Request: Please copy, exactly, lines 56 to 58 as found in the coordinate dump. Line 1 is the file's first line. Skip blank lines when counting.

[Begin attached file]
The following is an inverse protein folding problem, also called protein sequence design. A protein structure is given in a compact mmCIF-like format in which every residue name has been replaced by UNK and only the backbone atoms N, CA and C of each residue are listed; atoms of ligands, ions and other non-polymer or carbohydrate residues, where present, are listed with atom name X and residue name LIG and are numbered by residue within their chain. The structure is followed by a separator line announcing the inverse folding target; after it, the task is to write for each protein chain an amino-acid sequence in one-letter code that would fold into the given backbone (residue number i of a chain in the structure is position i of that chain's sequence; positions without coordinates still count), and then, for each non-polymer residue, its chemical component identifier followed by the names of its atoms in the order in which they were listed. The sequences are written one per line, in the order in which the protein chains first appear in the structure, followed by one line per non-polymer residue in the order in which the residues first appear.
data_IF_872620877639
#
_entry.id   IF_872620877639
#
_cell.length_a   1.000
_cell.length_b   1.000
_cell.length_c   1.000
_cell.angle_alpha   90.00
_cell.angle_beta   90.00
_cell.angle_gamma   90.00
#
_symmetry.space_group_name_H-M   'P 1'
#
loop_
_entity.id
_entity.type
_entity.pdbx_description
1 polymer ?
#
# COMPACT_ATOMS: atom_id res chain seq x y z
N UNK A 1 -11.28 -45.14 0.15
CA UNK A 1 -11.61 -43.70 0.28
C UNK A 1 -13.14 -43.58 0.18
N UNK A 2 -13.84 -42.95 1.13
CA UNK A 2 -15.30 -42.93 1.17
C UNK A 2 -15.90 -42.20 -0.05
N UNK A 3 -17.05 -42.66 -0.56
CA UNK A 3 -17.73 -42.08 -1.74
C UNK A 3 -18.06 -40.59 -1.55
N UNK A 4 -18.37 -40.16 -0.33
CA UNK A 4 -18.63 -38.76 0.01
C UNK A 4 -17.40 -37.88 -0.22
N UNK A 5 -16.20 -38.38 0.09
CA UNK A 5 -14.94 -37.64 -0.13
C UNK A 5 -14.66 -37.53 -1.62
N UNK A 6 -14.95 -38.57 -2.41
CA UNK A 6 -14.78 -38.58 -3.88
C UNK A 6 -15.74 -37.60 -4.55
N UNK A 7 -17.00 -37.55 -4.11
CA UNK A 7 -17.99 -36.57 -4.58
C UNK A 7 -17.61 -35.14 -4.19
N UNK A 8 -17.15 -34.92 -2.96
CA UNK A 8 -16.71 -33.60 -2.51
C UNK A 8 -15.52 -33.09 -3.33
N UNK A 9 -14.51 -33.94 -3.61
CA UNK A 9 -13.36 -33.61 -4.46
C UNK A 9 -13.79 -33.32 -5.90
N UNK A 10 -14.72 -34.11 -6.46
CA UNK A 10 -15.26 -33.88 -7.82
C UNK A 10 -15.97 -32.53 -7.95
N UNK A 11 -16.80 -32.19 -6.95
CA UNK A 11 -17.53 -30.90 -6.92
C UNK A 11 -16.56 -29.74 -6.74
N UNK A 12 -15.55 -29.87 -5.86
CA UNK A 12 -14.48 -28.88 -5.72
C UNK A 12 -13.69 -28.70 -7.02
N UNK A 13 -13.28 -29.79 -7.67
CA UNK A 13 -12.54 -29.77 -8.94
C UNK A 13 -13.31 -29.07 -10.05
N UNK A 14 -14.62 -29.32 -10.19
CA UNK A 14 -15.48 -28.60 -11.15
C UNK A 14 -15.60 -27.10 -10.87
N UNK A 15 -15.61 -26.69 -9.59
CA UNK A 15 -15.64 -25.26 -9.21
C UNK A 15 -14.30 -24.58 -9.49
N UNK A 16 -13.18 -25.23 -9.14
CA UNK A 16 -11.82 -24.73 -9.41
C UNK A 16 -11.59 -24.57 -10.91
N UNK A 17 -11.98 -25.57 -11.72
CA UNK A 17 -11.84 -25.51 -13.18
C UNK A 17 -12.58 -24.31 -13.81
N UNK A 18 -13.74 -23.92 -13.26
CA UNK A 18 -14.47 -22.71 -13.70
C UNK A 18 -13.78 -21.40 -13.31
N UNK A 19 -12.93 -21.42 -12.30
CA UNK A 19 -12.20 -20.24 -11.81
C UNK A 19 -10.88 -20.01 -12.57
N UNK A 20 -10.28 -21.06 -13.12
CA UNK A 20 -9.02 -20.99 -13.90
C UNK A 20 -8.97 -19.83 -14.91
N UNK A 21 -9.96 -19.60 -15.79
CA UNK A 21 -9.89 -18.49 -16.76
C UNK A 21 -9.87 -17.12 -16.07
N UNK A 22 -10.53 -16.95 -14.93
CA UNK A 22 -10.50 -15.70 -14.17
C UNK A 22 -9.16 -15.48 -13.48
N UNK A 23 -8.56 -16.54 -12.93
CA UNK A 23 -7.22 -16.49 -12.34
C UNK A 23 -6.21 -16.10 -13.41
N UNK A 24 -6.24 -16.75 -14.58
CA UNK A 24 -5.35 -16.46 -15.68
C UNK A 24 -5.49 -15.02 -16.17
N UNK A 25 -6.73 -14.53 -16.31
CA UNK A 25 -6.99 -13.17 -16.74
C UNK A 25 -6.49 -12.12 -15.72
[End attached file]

CA UNK A 12 -14.48 -28.88 -5.72
C UNK A 12 -13.69 -28.70 -7.02
N UNK A 13 -13.28 -29.79 -7.67